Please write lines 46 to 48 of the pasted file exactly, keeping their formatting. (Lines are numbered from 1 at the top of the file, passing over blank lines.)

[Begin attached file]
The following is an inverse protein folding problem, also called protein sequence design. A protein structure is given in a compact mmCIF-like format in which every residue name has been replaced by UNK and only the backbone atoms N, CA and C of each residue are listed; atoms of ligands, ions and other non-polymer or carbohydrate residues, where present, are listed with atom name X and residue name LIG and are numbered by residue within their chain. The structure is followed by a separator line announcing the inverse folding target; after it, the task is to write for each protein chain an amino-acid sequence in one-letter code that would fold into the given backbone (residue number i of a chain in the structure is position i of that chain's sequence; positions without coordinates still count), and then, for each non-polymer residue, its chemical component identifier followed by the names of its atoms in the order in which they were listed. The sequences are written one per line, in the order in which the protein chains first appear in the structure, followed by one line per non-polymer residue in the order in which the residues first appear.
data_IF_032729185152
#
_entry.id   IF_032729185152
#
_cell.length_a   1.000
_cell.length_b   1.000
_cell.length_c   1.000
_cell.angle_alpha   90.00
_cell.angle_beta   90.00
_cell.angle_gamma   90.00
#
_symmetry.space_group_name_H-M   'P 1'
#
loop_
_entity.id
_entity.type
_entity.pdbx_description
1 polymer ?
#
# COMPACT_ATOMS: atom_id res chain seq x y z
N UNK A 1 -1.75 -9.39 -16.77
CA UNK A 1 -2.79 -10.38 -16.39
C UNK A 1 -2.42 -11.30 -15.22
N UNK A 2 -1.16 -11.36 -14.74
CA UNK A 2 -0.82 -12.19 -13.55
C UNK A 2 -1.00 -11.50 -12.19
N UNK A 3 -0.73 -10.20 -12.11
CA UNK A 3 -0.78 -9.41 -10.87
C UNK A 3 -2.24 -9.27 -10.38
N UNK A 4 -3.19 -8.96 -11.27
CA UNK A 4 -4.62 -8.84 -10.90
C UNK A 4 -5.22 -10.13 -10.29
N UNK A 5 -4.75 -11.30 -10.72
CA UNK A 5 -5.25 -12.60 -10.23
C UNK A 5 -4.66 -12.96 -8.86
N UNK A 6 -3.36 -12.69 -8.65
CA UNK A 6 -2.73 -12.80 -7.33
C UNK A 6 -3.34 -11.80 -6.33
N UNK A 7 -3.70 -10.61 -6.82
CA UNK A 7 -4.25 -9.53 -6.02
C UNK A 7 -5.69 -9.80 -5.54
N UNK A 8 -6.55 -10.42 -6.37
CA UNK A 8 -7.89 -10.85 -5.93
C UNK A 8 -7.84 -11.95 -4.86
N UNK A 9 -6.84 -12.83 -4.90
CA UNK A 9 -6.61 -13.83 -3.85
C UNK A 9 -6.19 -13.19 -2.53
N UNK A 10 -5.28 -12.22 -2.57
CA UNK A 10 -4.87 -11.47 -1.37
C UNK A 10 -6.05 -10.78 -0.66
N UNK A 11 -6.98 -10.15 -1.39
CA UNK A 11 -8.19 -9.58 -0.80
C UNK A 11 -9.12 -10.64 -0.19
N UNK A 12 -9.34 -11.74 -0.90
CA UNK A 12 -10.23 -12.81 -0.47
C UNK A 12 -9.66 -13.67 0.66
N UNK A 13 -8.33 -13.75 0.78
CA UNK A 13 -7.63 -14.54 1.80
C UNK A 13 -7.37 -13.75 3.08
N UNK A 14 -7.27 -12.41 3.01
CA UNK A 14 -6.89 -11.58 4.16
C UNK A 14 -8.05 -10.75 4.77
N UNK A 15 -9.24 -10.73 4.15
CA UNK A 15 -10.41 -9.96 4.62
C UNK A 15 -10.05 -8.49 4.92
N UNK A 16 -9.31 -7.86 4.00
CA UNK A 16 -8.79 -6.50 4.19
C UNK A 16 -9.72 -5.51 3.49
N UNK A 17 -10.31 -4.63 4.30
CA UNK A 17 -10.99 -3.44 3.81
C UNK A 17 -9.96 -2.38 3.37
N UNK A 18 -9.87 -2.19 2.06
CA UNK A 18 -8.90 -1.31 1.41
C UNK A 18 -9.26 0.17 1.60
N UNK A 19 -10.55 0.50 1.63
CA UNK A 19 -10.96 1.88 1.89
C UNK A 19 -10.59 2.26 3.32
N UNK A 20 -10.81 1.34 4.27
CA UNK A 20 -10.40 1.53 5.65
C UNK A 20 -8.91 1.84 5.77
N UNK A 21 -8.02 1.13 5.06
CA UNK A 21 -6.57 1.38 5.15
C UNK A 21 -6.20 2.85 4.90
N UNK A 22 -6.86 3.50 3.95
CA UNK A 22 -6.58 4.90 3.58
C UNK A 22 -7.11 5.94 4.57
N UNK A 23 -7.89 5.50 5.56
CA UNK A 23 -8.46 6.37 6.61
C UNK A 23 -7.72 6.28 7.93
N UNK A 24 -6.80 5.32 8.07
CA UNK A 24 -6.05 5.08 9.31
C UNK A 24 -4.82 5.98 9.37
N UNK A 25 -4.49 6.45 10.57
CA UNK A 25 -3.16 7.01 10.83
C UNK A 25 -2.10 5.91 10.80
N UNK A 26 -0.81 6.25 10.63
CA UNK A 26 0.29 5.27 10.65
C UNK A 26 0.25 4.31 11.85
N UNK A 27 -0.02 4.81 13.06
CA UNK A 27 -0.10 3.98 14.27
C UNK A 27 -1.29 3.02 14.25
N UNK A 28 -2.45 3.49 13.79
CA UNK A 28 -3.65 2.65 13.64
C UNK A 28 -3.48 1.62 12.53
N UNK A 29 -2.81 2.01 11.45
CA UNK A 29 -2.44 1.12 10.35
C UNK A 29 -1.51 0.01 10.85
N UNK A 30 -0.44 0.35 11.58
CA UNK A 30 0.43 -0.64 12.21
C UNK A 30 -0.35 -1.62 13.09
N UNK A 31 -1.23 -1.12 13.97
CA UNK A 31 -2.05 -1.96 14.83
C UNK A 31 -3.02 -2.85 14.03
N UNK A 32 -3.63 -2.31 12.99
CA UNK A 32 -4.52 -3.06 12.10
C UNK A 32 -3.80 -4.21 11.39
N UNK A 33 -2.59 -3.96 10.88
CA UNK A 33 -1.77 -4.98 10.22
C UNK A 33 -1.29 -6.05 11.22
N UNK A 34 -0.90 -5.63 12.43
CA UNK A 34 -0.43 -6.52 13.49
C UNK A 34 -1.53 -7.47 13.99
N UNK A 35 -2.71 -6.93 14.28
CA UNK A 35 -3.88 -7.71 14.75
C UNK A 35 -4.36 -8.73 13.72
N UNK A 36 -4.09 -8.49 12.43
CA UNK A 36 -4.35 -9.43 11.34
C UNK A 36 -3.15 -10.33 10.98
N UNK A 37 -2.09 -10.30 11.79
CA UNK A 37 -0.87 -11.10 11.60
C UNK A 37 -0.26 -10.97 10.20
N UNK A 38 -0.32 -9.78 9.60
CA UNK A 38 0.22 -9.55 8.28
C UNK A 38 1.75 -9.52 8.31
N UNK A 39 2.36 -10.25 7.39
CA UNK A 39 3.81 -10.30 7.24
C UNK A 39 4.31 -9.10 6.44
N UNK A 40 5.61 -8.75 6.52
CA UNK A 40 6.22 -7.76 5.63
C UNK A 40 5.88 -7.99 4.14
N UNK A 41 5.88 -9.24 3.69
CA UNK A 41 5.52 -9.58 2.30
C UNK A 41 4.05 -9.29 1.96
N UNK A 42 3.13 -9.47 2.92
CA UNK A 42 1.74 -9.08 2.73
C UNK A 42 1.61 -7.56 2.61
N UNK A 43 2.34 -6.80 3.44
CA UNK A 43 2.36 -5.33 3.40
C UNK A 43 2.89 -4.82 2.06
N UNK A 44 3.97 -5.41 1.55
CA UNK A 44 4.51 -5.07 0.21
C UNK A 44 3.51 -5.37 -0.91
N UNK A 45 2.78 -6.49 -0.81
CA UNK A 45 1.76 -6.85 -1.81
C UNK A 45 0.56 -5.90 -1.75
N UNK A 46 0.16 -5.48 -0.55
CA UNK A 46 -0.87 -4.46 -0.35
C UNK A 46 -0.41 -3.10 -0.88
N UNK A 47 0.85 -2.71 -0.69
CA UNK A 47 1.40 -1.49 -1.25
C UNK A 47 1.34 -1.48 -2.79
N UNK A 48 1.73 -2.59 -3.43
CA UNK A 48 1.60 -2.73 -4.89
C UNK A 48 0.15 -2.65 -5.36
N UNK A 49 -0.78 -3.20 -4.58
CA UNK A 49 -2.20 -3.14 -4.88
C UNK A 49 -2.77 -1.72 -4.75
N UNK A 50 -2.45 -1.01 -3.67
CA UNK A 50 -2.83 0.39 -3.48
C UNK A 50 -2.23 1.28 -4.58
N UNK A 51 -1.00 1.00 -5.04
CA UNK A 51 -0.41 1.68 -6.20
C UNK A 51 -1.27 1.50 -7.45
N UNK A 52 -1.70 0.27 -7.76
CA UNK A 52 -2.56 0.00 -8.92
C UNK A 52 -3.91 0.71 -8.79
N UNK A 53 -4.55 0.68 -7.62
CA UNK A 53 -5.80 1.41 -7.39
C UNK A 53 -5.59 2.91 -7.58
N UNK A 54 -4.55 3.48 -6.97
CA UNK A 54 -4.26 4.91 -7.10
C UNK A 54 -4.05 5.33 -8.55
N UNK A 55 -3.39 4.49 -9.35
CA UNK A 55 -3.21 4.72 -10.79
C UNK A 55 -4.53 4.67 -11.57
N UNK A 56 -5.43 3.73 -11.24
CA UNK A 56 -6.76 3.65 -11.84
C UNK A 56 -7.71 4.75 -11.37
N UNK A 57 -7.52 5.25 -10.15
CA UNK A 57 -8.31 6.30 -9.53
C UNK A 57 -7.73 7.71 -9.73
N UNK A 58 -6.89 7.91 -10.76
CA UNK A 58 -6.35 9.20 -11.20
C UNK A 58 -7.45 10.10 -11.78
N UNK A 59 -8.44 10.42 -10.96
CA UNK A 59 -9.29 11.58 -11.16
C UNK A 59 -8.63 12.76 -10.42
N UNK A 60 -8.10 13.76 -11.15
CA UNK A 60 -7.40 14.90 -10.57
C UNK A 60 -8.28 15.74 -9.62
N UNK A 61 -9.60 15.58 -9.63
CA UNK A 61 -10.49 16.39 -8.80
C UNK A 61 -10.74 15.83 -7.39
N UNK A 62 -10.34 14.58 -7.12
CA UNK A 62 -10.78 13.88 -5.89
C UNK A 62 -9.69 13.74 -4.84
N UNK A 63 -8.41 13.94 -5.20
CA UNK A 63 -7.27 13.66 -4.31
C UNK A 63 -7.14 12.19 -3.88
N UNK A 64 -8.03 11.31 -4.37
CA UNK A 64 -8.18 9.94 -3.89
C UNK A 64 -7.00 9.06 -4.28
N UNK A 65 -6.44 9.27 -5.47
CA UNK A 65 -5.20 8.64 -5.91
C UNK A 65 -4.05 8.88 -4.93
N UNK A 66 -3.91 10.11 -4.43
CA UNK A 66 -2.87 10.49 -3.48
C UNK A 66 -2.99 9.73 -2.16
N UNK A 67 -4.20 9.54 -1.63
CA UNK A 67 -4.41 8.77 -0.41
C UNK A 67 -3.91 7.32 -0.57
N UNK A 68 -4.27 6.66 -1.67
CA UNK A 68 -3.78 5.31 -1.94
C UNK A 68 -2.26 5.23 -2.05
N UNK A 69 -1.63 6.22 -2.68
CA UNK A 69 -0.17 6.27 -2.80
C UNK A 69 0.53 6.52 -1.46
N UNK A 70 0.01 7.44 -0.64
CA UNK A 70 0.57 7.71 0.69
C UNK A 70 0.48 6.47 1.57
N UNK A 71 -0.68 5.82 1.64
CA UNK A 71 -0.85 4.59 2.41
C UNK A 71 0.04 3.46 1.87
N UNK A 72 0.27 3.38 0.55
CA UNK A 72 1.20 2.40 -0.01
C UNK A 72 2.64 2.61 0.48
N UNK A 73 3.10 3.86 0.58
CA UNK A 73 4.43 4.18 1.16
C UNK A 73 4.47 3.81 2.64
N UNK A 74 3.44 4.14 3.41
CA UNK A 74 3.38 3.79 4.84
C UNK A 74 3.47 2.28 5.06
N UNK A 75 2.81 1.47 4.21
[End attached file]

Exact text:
N UNK A 9 -6.84 -12.83 -4.90
CA UNK A 9 -6.61 -13.83 -3.85
C UNK A 9 -6.19 -13.19 -2.53